Las Vegas Sun

January 23, 2018

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Las Vegas wants homeless included in 2000 census

John Crowley stretched out on the sidewalk in front of the MASH Village homeless shelter and sighed.

For two years, the middle-aged man has been living in shelters and on the streets.

The city of Las Vegas -- the lead local government in conducting the area's census -- is planning to make sure that Crowley along with every other homeless person in the Las Vegas Valley is counted during the 2000 census.

A budget of $45,850 is anticipated, using contributions from Las Vegas, Clark County, Henderson and North Las Vegas. Part of the budget will be used to hire people to fan out all over the valley and count the homeless.

Additionally, 500 homeless people will be selected for a survey of their needs, background and reason for being homeless.

Developing accurate figures on the number of homeless people is important because the federal government determines how much funding an area receives for social service programs based on those numbers, said John Schlegal, assistant director of the Clark County Department of Comprehensive Planning. Schlegal also noted that the census determines how many representatives Nevada will have in Congress.

The counting job will not be easy.

"Homeless people are difficult to count. If someone asked me if I was homeless, I'd tell them the truth. But a lot of people with families are so ashamed they wouldn't tell the truth," Crowley said.

But Ken Johnson, manager of the Las Vegas Census Office, said he is optimistic there will be an accurate homeless count.

"The plan is to count every single homeless person in the community," he said. "If we have enough workers out there counting we can do it. It will all be in one 24- or 48-hour blitz."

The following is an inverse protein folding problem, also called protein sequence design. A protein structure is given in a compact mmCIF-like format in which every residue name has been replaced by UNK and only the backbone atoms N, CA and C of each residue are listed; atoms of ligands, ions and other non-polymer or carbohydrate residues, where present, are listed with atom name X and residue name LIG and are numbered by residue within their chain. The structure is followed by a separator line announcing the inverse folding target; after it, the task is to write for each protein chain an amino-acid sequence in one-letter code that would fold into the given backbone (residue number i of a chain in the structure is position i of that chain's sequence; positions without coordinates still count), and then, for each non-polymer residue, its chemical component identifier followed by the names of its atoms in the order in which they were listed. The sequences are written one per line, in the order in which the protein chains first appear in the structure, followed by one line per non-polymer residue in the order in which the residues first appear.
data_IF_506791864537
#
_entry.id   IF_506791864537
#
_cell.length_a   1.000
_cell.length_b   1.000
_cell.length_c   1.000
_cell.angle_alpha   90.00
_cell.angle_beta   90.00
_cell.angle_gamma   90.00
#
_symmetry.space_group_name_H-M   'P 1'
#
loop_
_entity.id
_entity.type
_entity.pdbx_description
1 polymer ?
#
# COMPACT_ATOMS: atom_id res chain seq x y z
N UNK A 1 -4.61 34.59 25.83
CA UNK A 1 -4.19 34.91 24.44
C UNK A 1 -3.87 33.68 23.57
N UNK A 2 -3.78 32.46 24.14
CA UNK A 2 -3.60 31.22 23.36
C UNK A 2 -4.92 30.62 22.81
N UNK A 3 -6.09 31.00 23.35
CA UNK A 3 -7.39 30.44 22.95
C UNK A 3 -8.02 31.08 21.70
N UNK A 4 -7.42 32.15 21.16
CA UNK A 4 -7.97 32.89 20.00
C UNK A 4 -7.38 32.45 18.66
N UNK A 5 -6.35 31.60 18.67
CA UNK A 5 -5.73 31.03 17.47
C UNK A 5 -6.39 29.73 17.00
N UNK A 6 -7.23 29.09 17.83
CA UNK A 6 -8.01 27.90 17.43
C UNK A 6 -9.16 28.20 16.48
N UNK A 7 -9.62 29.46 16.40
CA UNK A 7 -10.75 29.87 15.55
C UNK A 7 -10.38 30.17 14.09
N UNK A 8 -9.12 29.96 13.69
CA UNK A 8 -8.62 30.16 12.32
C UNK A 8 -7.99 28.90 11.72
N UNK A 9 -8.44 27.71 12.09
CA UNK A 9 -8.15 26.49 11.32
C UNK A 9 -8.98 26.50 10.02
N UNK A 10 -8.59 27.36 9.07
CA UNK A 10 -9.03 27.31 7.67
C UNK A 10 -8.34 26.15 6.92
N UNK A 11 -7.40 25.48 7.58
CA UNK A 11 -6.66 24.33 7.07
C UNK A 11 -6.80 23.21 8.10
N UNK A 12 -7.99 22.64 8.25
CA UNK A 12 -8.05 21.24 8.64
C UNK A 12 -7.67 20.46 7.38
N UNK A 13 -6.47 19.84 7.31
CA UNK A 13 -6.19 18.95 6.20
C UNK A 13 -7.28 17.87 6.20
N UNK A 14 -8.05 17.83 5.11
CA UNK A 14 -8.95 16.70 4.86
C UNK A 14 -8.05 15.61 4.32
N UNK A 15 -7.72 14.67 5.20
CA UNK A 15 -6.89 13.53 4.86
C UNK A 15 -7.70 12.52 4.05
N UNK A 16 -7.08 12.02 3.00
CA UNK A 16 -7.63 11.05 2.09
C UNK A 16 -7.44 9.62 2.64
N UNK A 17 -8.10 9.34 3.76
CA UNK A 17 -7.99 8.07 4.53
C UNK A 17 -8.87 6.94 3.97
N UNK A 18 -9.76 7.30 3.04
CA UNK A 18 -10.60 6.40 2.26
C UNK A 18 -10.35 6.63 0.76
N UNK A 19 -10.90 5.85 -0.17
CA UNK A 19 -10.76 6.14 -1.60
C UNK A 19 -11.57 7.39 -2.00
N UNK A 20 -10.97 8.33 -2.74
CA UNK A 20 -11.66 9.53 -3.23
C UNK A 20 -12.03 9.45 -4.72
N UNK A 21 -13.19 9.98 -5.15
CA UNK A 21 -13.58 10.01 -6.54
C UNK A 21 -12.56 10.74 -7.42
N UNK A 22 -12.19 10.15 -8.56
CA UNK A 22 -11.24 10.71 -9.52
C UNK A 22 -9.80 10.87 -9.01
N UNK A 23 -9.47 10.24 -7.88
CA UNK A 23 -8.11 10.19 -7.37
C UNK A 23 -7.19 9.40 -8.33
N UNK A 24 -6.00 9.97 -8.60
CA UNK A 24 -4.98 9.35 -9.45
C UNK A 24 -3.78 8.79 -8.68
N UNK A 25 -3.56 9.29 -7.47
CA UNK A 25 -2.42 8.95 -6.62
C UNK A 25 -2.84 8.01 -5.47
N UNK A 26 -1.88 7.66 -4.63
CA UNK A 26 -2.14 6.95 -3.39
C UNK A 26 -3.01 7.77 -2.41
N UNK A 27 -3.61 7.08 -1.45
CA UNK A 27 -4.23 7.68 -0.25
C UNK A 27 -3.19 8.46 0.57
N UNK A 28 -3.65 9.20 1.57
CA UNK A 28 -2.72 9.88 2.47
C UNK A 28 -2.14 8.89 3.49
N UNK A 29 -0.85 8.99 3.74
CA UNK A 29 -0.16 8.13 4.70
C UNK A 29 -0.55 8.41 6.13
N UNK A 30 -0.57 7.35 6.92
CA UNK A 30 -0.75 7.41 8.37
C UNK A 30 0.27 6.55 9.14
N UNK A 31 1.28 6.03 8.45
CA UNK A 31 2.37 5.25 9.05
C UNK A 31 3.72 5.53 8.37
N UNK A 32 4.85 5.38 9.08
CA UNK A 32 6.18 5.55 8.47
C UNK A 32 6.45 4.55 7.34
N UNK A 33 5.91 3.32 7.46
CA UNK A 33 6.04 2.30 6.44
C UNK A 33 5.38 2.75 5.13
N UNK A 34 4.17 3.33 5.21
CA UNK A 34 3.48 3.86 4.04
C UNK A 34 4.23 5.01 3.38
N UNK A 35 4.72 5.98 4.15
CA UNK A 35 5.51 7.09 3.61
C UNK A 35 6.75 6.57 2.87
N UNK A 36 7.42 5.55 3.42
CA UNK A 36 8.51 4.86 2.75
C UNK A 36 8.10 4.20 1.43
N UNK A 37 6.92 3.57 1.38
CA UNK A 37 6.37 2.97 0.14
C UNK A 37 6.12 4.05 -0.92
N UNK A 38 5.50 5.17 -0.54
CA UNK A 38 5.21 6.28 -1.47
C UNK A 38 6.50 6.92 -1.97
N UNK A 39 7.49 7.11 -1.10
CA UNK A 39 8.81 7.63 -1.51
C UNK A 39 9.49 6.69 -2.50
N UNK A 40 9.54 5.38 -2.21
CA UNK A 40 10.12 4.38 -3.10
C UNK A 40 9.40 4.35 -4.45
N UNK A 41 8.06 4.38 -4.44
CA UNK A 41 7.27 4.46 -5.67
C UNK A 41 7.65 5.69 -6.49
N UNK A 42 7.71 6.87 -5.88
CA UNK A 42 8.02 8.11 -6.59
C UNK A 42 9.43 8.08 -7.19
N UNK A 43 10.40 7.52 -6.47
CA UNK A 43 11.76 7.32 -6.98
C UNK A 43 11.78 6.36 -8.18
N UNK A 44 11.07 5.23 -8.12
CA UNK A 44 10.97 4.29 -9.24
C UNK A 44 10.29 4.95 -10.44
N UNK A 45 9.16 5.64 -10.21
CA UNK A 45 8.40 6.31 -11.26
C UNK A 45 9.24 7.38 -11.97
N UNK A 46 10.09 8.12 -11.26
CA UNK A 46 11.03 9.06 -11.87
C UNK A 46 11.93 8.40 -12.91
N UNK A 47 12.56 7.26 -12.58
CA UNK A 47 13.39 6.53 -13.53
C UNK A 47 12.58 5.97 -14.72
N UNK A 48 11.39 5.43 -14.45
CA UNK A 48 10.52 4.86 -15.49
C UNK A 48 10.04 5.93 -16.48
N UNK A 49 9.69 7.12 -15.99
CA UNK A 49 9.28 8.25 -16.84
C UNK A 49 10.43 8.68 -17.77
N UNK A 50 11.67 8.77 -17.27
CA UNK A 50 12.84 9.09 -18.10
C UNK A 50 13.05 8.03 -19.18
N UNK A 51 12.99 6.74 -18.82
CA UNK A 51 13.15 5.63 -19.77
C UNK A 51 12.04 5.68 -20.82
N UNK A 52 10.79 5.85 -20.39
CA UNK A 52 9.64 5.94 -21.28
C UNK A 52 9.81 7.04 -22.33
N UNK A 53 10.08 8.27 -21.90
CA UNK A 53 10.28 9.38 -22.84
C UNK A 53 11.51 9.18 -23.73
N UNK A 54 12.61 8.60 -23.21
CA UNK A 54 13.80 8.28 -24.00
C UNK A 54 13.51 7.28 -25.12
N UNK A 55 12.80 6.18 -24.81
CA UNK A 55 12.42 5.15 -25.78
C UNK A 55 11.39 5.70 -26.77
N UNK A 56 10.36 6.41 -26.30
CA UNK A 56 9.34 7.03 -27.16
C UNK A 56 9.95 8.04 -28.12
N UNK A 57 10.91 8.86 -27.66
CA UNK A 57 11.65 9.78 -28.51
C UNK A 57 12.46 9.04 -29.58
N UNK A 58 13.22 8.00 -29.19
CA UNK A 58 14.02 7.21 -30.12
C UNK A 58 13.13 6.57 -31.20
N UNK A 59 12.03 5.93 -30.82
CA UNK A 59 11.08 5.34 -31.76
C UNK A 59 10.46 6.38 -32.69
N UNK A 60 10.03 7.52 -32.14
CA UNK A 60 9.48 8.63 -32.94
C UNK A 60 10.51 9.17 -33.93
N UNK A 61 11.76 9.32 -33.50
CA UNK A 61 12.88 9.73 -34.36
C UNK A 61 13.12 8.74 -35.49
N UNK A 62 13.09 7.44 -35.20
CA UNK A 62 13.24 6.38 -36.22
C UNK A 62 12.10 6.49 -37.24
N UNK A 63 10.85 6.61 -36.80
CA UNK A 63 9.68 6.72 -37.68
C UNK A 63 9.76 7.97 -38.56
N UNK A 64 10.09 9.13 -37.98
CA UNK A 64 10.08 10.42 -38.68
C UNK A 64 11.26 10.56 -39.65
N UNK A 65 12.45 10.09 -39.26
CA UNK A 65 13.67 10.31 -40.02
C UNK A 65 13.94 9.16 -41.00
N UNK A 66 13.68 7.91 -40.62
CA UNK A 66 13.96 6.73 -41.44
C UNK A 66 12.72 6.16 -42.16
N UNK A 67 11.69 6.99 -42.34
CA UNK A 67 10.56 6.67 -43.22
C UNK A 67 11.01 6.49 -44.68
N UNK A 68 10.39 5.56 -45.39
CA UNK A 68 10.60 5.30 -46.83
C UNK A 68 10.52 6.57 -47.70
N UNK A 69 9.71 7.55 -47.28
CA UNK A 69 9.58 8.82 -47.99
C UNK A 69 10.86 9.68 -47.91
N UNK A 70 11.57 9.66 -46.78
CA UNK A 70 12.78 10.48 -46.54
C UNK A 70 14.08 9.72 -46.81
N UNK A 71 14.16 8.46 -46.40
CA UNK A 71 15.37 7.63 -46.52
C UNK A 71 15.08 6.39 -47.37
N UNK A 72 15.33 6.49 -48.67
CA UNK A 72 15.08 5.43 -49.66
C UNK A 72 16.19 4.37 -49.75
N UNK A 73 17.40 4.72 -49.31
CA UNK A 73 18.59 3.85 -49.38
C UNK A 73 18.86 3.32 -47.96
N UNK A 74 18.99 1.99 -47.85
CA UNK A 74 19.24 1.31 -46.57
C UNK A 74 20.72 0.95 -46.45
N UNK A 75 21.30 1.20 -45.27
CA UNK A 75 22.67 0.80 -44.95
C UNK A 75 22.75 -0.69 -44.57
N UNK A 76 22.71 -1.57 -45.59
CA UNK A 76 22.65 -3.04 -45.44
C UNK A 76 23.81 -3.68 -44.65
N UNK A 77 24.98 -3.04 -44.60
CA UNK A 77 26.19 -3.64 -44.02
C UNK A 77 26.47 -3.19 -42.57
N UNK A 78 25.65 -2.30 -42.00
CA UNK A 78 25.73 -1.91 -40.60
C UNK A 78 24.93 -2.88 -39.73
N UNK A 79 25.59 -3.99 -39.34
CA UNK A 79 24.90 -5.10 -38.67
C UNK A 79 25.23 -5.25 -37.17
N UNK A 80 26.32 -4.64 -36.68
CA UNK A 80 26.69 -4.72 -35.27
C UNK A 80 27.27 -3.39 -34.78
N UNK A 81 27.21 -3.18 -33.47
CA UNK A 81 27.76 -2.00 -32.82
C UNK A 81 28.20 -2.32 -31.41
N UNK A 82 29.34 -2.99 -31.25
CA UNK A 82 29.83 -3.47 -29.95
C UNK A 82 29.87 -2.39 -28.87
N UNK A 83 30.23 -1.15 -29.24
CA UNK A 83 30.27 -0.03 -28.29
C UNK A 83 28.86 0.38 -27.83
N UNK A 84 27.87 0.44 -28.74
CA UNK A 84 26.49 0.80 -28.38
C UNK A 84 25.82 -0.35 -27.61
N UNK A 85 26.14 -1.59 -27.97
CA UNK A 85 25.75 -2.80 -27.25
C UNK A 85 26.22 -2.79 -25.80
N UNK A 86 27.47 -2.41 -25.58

The count will take place sometime before April 1, said Sharon Segerblom, director of the Neighborhood Services Department for the city of Las Vegas.

"It is very important that we have an accurate count of how many homeless people are out there so we can do a better job of providing services to them," she said. "The city of Las Vegas alone spent $2 million to help the homeless last year. We hear a lot of numbers bandied around, but we really don't know how many people are out there."

Social service agencies estimate there are 17,000 homeless people in the Las Vegas Valley.

"That's a consensus number that all of the different charities feel fairly comfortable with," Sumner Dodge, spokesman for the Salvation Army, said. "But we really don't know how many homeless people are out there."

While Johnson said he does not know how many workers will be needed to do the homeless count, he said the plan now is to primarily use UNLV students.

This plan has major problems, said Ken Robinson, director of MASH Village, a Las Vegas homeless shelter and outreach center.

"Homeless people live in some pretty scary and dangerous places. I have a hard time seeing a bunch of college students, who don't have much experience working with the homeless population, going out and counting all of these people," he said.

Johnson said area social service agencies will advise his office about ways to locate people living on the streets.

But Marlene Richter, director of social services for Catholic Charities of Southern Nevada, said she is skeptical that the census will accurately count the homeless population.

"People like to think all homeless people are in shelters. That is just not the case," she said. "I would guess that maybe half of the homeless population is actually being served by social service agencies. This is a population of survivors. They are very good at hiding."

Dodge said he, too, is skeptical that an accurate count of the homeless can be made.

"Homeless people live in hundreds of places -- nobody knows where all of those places are. They are an incredibly difficult group to locate," he said.

"In some cities back in 1990 the census takers did a horrible job. They just went into homeless shelters one night and counted how many people were there. They then said that was how many homeless people there were."